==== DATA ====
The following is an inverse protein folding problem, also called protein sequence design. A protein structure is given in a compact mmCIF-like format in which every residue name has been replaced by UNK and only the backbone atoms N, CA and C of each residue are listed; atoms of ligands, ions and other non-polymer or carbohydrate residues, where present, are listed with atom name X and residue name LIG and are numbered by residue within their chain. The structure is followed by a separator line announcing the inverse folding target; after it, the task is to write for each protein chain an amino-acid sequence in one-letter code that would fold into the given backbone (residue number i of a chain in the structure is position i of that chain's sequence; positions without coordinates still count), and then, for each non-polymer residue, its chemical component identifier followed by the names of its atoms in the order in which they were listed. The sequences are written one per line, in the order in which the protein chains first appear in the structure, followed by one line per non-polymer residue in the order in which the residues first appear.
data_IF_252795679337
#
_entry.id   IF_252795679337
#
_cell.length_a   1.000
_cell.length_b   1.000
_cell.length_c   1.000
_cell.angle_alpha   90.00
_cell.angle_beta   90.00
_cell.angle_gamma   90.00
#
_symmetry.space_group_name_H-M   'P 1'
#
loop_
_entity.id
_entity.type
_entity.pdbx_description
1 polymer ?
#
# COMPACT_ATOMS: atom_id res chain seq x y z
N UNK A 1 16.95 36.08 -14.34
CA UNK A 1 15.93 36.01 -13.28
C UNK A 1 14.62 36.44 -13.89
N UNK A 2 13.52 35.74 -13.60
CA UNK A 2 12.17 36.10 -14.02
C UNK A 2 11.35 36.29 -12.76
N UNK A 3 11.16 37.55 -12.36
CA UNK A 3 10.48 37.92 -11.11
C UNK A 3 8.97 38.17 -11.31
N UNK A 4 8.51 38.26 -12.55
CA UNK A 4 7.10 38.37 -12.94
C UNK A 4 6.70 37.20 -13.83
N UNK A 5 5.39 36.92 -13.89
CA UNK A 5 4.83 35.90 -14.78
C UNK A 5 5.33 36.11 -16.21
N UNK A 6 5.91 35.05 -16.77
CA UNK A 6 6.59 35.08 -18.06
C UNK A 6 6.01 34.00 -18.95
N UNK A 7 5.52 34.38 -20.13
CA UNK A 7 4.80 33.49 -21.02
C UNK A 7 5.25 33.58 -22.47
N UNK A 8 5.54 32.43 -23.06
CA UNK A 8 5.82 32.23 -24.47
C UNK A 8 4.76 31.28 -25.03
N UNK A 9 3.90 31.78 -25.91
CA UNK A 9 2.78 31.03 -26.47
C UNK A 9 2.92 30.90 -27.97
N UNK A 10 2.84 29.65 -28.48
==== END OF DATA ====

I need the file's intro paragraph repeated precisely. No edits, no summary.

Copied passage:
The following is an inverse protein folding problem, also called protein sequence design. A protein structure is given in a compact mmCIF-like format in which every residue name has been replaced by UNK and only the backbone atoms N, CA and C of each residue are listed; atoms of ligands, ions and other non-polymer or carbohydrate residues, where present, are listed with atom name X and residue name LIG and are numbered by residue within their chain. The structure is followed by a separator line announcing the inverse folding target; after it, the task is to write for each protein chain an amino-acid sequence in one-letter code that would fold into the given backbone (residue number i of a chain in the structure is position i of that chain's sequence; positions without coordinates still count), and then, for each non-polymer residue, its chemical component identifier followed by the names of its atoms in the order in which they were listed. The sequences are written one per line, in the order in which the protein chains first appear in the structure, followed by one line per non-polymer residue in the order in which the residues first appear.